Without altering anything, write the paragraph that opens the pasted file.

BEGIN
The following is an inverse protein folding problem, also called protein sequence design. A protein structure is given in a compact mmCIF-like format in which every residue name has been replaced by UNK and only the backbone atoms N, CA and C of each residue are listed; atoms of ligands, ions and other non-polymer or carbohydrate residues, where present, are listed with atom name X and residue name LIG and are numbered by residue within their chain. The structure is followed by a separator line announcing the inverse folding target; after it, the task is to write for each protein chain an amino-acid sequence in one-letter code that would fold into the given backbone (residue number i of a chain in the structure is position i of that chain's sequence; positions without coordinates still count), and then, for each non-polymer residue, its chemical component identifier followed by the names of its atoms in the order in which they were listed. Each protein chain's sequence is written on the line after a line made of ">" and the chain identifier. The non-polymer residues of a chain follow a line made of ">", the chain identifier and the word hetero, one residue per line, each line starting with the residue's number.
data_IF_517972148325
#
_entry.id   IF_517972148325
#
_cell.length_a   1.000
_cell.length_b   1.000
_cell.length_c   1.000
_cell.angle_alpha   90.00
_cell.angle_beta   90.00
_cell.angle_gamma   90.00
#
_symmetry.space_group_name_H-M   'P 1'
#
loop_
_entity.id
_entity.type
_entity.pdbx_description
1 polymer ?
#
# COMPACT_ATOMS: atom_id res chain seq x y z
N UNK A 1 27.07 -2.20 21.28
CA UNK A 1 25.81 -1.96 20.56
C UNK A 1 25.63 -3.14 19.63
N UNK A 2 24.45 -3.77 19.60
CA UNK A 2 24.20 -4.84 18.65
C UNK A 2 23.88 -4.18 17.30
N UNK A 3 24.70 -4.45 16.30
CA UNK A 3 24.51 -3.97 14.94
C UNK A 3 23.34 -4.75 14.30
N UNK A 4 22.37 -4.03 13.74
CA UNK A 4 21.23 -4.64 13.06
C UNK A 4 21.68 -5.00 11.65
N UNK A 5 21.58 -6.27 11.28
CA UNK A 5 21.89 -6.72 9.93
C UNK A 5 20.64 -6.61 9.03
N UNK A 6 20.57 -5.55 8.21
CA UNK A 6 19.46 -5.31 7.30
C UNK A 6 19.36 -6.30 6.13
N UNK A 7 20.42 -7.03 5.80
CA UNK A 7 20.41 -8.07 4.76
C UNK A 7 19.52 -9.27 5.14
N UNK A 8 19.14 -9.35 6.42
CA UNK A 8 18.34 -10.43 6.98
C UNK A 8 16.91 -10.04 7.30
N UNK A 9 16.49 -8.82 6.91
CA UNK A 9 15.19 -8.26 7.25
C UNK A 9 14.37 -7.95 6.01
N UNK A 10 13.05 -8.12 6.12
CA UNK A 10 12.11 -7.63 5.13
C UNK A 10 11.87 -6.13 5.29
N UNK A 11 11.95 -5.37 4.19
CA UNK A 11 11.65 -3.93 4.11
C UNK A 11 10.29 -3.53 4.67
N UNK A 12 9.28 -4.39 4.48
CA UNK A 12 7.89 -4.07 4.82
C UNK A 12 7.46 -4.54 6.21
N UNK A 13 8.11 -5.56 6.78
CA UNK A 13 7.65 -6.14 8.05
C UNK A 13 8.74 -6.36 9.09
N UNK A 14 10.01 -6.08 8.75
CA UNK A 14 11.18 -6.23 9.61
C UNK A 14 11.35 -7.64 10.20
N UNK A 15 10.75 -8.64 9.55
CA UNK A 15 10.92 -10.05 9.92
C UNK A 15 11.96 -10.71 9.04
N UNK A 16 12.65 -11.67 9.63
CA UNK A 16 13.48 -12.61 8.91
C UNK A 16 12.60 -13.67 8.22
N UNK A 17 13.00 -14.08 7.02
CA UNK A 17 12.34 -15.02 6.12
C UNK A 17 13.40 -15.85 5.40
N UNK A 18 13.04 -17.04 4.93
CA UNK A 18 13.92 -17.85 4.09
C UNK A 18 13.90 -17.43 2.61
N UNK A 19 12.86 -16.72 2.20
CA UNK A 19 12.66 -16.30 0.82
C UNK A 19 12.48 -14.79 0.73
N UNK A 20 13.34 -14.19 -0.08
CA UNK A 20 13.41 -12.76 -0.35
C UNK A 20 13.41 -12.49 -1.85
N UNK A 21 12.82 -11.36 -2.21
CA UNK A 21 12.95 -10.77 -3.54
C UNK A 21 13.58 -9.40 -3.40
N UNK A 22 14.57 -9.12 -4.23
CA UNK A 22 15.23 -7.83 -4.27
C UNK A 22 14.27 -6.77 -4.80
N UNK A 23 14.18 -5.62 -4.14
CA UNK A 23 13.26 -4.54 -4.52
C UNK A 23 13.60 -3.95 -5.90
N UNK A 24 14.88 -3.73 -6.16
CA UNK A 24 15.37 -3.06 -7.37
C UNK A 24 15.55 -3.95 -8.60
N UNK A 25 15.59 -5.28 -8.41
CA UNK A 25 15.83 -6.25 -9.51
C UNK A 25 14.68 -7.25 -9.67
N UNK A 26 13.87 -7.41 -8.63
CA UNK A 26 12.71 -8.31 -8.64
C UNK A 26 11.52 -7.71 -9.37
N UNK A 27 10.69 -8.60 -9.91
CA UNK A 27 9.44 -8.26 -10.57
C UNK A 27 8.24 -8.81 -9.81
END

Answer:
The following is an inverse protein folding problem, also called protein sequence design. A protein structure is given in a compact mmCIF-like format in which every residue name has been replaced by UNK and only the backbone atoms N, CA and C of each residue are listed; atoms of ligands, ions and other non-polymer or carbohydrate residues, where present, are listed with atom name X and residue name LIG and are numbered by residue within their chain. The structure is followed by a separator line announcing the inverse folding target; after it, the task is to write for each protein chain an amino-acid sequence in one-letter code that would fold into the given backbone (residue number i of a chain in the structure is position i of that chain's sequence; positions without coordinates still count), and then, for each non-polymer residue, its chemical component identifier followed by the names of its atoms in the order in which they were listed. Each protein chain's sequence is written on the line after a line made of ">" and the chain identifier. The non-polymer residues of a chain follow a line made of ">", the chain identifier and the word hetero, one residue per line, each line starting with the residue's number.